David Kirby (activist)
David Lawrence Kirby (December 6, 1957 - May 5, 1990 ) was an HIV/AIDS activist, and the subject of a photograph taken at his deathbed by Therese Frare. The image was published in Life magazine, which called it the "picture that changed the face of AIDS".
The image shows Kirby, near death, a vacant look in his face, and his father holding his son's head in a moment of grief. Other members of Kirby's immediate family are seated next to him. Life featured the image in its November 1990 issue, after which it gained first national and then international attention. The picture was later used by Benetton in an advertising campaign, with the permission of Kirby's family, who felt that its use would carry the message of how devastating the disease was.
Kirby acquired HIV while living in California. Estranged from his family, he contacted them to tell them of his HIV status, and to ask if he could return home to Stafford, a small village in Monroe County, Ohio. On returning to Ohio, Kirby used his personal situation as a springboard for public education, and met with local newspapers in an attempt to break what he regarded as the silence of south eastern Ohio towards HIV and AIDS. Kirby also undertook his activism because of the treatment he received at local hospitals, which were unaccustomed to dealing with HIV at the time. Kirby and his family regarded his treatment, which included routine doctor and nurse visits with medical personnel dressed in infectious disease attire as inhumane and unprofessional. As his illness progressed, Kirby was met with hostility from hospital personnel and support staff.
Ultimately, Kirby and his family felt it would be better for him to be moved to the Pater Noster House, a facility established to provide medical care and long term care to HIV and AIDS patients in Columbus, Ohio, where staff and volunteers were more educated on the facts and transmission methods of HIV. Pater Noster could therefore provide better care for patients, and had support programs for their families.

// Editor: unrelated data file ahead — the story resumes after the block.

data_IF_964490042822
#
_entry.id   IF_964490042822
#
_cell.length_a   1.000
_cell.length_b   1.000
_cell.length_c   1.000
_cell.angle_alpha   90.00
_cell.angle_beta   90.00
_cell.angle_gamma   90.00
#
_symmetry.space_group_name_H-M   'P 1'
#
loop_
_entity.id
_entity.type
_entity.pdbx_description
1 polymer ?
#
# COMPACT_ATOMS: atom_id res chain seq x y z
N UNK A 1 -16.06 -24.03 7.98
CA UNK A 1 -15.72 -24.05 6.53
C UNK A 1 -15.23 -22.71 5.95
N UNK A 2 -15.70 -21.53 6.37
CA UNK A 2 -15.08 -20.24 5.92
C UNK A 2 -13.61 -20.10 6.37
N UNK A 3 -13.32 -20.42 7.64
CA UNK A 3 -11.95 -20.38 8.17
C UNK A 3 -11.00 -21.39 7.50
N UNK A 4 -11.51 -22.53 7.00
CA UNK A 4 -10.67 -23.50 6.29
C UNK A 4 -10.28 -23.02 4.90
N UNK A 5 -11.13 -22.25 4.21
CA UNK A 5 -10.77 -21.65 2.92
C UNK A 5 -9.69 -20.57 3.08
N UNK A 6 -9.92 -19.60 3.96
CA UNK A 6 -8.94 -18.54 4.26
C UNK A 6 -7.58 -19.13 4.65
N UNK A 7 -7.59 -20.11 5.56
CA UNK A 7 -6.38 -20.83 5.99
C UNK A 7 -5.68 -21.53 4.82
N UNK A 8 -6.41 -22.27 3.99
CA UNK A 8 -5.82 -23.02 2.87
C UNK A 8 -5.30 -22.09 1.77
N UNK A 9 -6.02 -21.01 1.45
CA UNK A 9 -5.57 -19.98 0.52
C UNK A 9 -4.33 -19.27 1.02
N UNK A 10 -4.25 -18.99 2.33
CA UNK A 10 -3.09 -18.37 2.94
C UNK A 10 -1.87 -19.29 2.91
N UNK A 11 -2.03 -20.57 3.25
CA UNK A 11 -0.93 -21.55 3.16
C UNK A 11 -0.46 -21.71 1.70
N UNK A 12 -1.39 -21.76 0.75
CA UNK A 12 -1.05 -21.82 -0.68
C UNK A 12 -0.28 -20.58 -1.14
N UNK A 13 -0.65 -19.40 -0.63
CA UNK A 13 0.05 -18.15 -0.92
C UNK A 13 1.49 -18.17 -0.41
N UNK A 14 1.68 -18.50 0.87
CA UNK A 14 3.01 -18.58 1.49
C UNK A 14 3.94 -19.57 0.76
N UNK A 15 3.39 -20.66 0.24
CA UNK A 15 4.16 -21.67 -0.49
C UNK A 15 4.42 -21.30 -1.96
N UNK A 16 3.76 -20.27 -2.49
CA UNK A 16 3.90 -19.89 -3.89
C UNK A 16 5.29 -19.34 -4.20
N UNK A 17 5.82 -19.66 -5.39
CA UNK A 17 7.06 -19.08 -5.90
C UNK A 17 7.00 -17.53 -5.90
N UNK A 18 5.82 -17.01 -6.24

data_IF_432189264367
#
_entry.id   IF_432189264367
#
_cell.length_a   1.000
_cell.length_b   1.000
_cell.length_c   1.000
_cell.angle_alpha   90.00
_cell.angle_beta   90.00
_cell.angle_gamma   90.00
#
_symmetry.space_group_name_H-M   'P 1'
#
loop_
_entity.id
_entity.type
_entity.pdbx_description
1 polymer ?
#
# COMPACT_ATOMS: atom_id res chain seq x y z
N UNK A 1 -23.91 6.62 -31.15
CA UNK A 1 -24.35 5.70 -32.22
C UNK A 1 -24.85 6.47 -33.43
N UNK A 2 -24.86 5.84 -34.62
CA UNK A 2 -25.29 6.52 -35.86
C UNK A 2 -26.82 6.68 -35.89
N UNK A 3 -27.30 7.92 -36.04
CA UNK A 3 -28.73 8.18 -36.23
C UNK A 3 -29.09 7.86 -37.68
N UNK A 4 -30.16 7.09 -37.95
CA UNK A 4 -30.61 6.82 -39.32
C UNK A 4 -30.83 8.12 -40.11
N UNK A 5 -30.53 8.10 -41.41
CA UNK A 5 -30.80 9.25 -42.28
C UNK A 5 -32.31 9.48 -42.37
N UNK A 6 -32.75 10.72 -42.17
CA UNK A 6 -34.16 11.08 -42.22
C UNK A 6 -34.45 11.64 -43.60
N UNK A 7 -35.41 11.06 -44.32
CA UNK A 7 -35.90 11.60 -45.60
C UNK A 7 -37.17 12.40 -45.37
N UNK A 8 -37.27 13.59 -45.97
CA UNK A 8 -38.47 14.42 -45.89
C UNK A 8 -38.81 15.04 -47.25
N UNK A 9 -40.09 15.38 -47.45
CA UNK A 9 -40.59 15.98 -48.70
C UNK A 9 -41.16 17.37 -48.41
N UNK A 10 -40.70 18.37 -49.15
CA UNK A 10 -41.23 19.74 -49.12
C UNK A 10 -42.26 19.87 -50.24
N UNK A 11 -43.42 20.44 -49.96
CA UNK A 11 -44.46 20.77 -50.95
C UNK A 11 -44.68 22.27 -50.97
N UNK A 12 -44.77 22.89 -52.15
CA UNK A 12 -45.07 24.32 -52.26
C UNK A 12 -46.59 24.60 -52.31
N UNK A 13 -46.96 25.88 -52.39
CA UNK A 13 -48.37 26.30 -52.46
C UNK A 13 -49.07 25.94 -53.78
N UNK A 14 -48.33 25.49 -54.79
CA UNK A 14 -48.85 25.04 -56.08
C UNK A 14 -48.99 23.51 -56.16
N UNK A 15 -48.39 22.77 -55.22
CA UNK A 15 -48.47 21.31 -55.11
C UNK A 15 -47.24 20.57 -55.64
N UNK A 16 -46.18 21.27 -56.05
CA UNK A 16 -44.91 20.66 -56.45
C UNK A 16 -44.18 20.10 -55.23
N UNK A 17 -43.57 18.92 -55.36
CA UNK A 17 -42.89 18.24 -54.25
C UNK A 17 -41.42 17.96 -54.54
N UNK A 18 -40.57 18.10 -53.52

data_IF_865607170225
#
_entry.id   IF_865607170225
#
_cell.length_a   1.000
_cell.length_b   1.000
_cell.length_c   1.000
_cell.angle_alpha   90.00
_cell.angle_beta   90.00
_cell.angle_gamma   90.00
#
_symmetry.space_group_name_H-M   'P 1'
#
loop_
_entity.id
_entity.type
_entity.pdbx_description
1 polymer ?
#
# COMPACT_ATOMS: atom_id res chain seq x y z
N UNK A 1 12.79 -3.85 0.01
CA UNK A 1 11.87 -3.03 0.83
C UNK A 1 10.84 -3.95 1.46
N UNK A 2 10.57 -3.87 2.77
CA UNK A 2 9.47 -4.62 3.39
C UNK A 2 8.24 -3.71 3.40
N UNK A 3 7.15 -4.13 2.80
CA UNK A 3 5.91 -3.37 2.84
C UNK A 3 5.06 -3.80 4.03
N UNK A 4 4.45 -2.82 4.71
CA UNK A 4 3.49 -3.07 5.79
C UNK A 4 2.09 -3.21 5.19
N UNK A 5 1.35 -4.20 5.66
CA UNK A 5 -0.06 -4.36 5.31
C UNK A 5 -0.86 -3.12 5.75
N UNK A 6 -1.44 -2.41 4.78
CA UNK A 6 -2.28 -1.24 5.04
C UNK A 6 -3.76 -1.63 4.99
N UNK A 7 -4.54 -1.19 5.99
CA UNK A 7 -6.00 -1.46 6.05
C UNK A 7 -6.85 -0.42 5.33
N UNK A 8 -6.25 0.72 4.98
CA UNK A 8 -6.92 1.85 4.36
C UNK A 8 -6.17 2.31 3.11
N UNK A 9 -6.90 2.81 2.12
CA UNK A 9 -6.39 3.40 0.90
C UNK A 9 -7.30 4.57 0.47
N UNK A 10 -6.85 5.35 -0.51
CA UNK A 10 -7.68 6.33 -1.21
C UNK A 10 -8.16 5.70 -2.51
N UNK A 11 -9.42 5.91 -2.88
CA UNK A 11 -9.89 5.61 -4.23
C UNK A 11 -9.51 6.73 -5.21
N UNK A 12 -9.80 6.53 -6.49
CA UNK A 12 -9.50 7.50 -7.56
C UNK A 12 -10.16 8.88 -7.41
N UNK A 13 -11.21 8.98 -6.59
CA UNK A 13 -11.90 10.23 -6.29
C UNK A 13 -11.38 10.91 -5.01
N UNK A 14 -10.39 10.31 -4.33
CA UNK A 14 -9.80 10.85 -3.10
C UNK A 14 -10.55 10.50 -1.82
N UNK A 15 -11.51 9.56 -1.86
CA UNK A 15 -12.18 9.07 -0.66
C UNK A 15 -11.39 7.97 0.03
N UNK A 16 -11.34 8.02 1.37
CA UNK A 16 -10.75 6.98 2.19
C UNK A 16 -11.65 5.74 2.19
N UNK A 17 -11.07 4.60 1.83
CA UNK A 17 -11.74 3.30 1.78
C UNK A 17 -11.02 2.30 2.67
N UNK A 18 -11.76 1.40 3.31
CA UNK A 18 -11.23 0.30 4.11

Therese Frare's relationship to David Kirby
While a patient at Pater Noster, Kirby established a relationship with Therese Frare, a college student from Ohio University. Frare was at Pater Noster for college project credit shadowing a caregiver, named Peta, who was providing care to Kirby. Peta, who self-identified as transgender, was also HIV positive and formed a strong bond of trust with Kirby and Kirby's family. Because of the relationship between Peta and Frare, Kirby became familiar with Frare. He said that Frare could photograph him in his declining condition, as long as the pictures would not be used for profit.
Frare was with Peta when co-workers contacted Peta with the news that Kirby's condition was growing worse and that his impending death was expected. Kirby's family invited Frare into the room to record the final moments of his life and their grief at his passing. The family said that they hoped some good would come of the images Frare took of the final moments of their son's life.
When published by Life, the image shocked the national conscience in the United States with its graphic imagery. While the public knew that AIDS killed, many only knew of its effects in the abstract. AIDS was still thought to be a "gay" disease and much of populace was relatively uninformed about the disease. The image also helped the greater public to connect to the family's grief at losing their son. Life received complaints about the graphic nature of image, but felt that it was in line with the magazine's mission of telling a story of life and death through visual imagery.
1992 Benetton advertising campaign
Following the Life publication, the Kirby family allowed the clothing company United Colors of Benetton to use the image in an 1992 advertising campaign, feeling that its story would reach a world wide audience. Fallout from the campaign came from many sources, including the Catholic Church which felt that the image was an inappropriate allusion to the historical imagery of The Virgin Mary comforting Jesus Christ after the crucifixion.
In 2012, Frare told Life that David's father Bill Kirby expressed the family's feelings on the use of the picture by Benetton when he told her "Listen, Therese. Benetton didn’t use us, or exploit us. We used them. Because of them, your photo was seen all over the world, and that’s exactly what David wanted."
- "Ohio, Deaths, 1908-1932, 1938-1944, & 1958-2007, database on-line". Provo, UT, USA: Ancestry.com Operations Inc, 2010. Retrieved December 1, 2012.
- Cosgrove, Ben. "Behind the Picture: The Photo That Changed the Face of AIDS". Life. Retrieved 16 August 2012.
- "1990 2nd Prize General News". World Press Photo. Retrieved December 1, 2012.